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JJ Barnes – Writing Advice

Free writing advice – writers supporting writers

By - JJBarnes

An Intro To Writing Sorkinian Dialogue

I’m going to be writing about the dialogue style of the writer Aaron Sorkin. If you’re unfamiliar with his work, he’s an American writer known for screenwriting TV shows such as The West Wing and The Newsroom, and films such as The Social Network and A Few Good Men. He also wrote stage adaptations such as To Kill A Mockingbird and A Few Good Men, which went to Broadway. Aaron Sorkin is an exceptional writer in all ways, and worth studying in general, but today I’m going to be focusing on the way he writes dialogue.

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By - JJBarnes

How To Write Suspense

If you are writing a scary story, or a thriller or a mystery, suspense is one of the key things you need to make your story appealing to your audience. It will keep them excited and intrigued so they will want to stay with you and keep watching or reading to the end.

By - JJBarnes

How To Make An Unbelievable Story Believable

If you are writing in the fantasy, urban fantasy, paranormal, or sci-fi genres, you’re going to be writing scenarios for your characters that are, technically, unbelievable. In reality, people don’t believe that the White House is going to be blown up by aliens or that witches and wizards are being trained in magic in a big school, yet we are able to believe it in the story because of how it’s written.

By - JJBarnes

How To Track Your Character’s Emotional State

Tracking your character’s emotional state is an essential part of continuity when it comes to your character’s arc. When your character experiences emotions, you need to make sure you carry the ramifications of that with them into the subsequent scenes.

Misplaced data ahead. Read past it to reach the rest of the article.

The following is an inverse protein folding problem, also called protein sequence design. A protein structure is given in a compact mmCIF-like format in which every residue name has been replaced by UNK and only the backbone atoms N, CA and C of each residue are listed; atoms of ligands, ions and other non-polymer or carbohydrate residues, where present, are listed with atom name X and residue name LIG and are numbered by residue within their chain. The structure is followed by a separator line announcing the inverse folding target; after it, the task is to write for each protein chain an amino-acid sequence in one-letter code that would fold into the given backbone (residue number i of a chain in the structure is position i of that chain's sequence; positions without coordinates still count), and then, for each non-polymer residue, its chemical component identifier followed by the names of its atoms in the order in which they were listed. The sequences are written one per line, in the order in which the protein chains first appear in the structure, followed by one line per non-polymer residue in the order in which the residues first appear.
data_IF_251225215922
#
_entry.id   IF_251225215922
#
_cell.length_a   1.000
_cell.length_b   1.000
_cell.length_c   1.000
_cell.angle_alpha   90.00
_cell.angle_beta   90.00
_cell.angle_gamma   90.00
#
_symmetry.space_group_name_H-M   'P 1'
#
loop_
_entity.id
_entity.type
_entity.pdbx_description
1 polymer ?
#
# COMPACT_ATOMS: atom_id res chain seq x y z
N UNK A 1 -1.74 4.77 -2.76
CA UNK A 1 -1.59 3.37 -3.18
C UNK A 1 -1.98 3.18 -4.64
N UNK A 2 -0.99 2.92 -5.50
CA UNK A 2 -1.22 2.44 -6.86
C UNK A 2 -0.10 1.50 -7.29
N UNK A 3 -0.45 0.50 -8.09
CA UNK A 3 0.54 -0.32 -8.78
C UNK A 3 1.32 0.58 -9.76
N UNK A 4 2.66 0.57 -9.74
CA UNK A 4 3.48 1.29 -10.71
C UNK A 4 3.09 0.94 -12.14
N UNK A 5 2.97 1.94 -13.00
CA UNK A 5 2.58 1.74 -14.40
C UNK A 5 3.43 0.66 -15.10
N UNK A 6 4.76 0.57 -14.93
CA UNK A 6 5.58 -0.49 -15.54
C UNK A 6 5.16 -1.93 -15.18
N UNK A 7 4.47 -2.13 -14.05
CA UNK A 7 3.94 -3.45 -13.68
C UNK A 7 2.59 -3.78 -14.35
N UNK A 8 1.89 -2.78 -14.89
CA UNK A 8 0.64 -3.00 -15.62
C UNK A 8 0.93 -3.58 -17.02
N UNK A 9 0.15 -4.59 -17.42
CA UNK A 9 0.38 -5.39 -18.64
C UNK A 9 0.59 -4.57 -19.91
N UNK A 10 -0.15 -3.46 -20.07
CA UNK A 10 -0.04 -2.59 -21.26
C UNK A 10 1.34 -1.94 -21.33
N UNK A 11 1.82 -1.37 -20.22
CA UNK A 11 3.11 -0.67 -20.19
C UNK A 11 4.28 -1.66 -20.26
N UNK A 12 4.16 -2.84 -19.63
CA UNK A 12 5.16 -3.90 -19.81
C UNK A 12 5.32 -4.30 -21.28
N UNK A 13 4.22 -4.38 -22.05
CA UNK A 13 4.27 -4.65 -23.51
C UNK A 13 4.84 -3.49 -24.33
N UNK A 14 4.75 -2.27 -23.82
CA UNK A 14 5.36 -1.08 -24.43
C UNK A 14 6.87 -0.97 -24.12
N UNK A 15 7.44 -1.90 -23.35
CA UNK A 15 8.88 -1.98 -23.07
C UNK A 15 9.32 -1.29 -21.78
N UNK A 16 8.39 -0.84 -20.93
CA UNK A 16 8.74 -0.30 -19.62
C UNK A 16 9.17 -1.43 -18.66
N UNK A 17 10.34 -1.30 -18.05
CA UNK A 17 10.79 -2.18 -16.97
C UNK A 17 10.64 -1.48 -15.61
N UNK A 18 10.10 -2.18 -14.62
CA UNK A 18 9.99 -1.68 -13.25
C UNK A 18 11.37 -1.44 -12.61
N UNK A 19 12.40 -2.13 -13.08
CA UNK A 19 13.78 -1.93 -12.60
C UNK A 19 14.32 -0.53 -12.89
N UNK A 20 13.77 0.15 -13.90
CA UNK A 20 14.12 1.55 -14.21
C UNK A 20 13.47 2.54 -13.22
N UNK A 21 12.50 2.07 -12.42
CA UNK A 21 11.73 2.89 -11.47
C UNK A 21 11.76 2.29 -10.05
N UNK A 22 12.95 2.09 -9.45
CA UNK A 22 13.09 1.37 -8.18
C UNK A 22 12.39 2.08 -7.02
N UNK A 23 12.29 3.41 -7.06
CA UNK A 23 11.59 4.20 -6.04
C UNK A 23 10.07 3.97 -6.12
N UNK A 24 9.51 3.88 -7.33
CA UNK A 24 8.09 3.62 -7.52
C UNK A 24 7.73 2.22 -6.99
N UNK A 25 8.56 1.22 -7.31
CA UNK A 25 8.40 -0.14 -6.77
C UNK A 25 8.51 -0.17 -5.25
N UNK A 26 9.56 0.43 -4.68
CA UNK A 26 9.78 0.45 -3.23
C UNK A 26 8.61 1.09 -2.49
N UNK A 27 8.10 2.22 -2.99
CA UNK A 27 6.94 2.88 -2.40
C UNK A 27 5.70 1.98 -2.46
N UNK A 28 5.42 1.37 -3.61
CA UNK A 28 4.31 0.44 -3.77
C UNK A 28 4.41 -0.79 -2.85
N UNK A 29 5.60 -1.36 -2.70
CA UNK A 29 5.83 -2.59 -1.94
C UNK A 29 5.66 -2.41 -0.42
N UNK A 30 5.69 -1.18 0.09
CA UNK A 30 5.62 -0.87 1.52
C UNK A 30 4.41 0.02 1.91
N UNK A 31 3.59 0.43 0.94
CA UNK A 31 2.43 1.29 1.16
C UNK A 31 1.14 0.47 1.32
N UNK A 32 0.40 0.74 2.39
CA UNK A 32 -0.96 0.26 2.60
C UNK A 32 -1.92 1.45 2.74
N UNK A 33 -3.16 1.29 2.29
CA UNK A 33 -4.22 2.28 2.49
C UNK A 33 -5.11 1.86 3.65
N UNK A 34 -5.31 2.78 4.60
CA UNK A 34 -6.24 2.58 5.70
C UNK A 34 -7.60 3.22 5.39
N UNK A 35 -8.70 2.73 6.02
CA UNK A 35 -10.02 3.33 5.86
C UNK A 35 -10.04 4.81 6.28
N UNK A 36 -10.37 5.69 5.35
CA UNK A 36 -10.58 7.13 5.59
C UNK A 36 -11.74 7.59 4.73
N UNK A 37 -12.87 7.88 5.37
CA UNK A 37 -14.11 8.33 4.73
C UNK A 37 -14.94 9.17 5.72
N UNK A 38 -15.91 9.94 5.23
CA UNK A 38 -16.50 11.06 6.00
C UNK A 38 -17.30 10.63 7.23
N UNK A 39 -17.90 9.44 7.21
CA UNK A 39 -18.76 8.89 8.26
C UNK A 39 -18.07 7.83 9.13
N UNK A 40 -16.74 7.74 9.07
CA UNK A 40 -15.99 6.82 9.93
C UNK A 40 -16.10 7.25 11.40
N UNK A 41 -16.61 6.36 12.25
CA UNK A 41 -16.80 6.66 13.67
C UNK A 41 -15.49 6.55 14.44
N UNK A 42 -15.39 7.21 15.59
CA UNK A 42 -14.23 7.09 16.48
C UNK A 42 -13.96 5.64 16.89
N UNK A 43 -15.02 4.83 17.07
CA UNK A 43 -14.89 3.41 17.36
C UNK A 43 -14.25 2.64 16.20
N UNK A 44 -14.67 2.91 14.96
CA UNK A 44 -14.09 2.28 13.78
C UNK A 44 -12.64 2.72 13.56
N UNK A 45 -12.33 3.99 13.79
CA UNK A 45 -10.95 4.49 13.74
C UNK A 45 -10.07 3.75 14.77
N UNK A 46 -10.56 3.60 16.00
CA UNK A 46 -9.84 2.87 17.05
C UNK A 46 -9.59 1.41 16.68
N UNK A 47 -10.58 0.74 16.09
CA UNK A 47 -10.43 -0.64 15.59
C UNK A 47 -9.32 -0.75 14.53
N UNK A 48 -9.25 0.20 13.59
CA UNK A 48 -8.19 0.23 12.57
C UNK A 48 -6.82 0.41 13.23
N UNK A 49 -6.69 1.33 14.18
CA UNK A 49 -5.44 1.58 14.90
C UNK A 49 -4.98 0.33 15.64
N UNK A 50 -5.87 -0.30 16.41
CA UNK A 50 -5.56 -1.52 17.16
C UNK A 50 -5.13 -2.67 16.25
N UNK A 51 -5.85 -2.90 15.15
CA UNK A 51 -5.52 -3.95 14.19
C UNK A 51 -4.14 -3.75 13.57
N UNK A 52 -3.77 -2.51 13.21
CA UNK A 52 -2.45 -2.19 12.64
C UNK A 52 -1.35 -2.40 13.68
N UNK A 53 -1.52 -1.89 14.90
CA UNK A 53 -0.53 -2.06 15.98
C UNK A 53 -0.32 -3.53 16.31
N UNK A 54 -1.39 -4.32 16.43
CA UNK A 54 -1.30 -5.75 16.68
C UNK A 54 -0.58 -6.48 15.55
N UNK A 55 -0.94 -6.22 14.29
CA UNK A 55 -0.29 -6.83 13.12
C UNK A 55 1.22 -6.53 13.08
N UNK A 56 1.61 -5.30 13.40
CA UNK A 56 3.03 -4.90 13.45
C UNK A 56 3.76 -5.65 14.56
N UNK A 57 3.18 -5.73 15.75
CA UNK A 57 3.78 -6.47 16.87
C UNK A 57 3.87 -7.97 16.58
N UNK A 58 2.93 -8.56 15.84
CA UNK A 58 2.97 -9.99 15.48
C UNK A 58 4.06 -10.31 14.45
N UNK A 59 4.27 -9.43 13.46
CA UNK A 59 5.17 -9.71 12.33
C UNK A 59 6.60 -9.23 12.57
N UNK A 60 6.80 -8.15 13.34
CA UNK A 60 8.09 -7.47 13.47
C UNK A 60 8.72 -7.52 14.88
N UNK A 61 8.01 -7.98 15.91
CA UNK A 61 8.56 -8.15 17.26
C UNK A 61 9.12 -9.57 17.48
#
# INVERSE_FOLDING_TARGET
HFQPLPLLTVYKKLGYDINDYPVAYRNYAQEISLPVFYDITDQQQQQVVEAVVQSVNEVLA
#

By - JJBarnes

How To Write Time-Locks

A “time-lock” is best to use in your story when you’ve established who your Protagonist and Antagonist are, you’ve pitted them against each other, but your story lacks pressure and haste. You want to ramp up the tension and manipulate the circumstances surrounding your characters so the story is more exciting. A time-lock gives your story energy, and is what tells your audience and your characters, that you’re headed for a climax.

By - JJBarnes

How To Find Your Plot

On Instagram we were asked a question by @Books_To_Life, who wanted to know what you can do if you start writing your story, and you have some good characters and a good concept, but you don’t have a plot yet. How do you turn a collection of scenes and characters interacting into an actual story?

By - JJBarnes

Making Sure You Don’t Have A Passive Protagonist

One of the first rules for your Protagonist is that they should want something, and ideally they should be wanting something they are actively in pursuit of. A passive Protagonist has things happening to them and around them, and they’re reacting to those things, rather than pursuing something themselves.

By - JJBarnes

The Lie Your Protagonist Believes

The lie your Protagonist believes takes your character at the start of your story where they will believe something about the world, and follows them through the course of the story as they learn the truth.

By - JJBarnes

How To Make Your Scenes Plot Relevant

My general advice with writing a story is that everything in your story, whether it’s a tiny moment, a whole scene, or a large section, it should be plot relevant. If it doesn’t add to your story, it doesn’t belong in your story. So, how do you tell if what you’ve written is plot relevant or not?

By - JJBarnes

How To Deal With Writer’s Block

If you’re a writer, you’re like to have experienced what is commonly referred to as “writer’s block.” This is where you cannot move forward with your story and any menial task, such as laundry or vacuuming, suddenly becomes much more appealing to you than actually putting words on the page because of how hard you’re finding it to write.